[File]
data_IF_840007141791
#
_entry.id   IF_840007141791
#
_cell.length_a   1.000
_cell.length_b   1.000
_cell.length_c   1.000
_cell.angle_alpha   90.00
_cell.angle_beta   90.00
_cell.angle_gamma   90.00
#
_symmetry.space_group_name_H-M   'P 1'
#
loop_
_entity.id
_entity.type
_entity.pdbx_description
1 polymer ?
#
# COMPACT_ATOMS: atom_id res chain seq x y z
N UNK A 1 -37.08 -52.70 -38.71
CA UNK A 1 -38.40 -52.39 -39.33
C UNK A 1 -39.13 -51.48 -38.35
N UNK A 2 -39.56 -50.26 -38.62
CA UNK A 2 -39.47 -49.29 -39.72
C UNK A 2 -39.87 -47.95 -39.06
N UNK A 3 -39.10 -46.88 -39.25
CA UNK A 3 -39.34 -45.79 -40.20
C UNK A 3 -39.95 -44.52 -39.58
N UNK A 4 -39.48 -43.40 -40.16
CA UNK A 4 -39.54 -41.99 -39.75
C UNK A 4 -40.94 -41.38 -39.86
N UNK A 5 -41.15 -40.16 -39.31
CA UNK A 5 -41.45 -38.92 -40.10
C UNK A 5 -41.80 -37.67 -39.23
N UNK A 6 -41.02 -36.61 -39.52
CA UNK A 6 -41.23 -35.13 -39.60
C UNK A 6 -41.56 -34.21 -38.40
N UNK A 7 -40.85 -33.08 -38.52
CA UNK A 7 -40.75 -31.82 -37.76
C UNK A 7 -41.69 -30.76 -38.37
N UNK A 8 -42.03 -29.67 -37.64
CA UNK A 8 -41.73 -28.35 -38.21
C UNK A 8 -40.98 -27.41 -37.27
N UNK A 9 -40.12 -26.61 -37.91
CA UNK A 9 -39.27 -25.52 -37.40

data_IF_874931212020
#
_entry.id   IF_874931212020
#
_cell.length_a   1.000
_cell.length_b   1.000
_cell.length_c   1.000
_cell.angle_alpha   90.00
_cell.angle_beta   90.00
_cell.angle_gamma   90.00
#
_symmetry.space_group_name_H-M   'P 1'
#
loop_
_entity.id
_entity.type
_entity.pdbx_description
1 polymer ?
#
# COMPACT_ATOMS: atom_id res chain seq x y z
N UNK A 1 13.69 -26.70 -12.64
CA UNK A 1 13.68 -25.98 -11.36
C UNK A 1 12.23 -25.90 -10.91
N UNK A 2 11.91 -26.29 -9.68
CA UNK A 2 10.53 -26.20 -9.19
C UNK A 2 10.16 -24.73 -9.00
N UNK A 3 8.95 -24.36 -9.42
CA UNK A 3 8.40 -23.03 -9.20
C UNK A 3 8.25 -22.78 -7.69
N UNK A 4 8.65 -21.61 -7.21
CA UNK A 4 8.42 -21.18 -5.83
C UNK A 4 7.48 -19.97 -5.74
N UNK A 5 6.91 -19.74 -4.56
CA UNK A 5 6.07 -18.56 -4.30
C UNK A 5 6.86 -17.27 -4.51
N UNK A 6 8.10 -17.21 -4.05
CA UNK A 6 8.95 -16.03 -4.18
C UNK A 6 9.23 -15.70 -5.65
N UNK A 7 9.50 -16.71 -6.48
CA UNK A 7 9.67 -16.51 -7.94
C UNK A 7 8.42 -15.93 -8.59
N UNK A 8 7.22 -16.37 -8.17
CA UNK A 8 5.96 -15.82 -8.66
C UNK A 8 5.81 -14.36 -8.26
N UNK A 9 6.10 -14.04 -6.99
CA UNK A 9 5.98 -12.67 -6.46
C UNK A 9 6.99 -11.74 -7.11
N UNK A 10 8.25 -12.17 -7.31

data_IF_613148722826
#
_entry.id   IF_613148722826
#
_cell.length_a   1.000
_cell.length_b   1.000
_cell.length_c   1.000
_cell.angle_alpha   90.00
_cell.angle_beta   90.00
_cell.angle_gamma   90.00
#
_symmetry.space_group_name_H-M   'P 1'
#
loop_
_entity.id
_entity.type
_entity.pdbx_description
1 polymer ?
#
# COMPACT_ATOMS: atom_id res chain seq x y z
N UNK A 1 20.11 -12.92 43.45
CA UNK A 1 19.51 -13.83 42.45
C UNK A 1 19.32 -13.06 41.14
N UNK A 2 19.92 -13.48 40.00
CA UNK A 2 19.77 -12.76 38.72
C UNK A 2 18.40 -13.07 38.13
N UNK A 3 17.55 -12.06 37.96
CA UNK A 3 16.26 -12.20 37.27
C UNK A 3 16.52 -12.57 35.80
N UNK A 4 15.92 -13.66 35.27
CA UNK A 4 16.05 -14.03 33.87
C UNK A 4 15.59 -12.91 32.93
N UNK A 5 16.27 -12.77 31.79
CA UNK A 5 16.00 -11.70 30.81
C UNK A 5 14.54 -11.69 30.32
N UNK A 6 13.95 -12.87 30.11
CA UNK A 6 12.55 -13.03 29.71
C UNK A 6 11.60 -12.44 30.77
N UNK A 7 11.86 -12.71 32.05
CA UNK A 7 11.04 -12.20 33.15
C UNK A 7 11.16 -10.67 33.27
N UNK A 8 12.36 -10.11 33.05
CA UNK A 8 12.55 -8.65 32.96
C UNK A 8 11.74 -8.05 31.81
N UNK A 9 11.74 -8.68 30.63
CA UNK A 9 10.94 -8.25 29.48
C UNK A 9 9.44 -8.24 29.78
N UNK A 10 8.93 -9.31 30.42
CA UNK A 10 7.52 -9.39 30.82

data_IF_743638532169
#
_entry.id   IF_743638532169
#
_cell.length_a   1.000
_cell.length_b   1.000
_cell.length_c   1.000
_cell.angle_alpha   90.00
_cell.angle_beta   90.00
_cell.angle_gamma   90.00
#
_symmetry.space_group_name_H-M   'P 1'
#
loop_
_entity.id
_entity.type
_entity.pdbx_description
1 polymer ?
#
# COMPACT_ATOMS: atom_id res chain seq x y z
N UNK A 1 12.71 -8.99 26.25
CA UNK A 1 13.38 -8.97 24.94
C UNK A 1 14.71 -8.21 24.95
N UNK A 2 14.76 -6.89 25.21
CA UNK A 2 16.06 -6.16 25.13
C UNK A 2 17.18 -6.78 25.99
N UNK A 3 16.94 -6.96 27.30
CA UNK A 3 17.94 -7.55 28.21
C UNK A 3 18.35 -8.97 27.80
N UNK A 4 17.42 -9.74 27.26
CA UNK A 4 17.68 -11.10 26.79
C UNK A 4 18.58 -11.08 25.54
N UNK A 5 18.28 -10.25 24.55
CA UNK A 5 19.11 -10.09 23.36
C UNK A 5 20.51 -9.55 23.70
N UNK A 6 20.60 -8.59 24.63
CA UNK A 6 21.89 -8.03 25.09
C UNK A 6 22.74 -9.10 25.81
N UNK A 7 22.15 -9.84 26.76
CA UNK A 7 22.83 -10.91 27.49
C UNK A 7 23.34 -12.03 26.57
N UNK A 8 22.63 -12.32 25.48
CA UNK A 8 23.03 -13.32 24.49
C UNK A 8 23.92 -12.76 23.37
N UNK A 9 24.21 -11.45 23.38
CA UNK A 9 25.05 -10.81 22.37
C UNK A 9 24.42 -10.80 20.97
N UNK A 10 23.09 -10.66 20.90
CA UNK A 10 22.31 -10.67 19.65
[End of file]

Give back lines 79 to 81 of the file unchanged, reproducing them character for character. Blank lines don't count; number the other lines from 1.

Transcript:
N UNK A 5 6.91 -19.74 -4.56
CA UNK A 5 6.07 -18.56 -4.30
C UNK A 5 6.86 -17.27 -4.51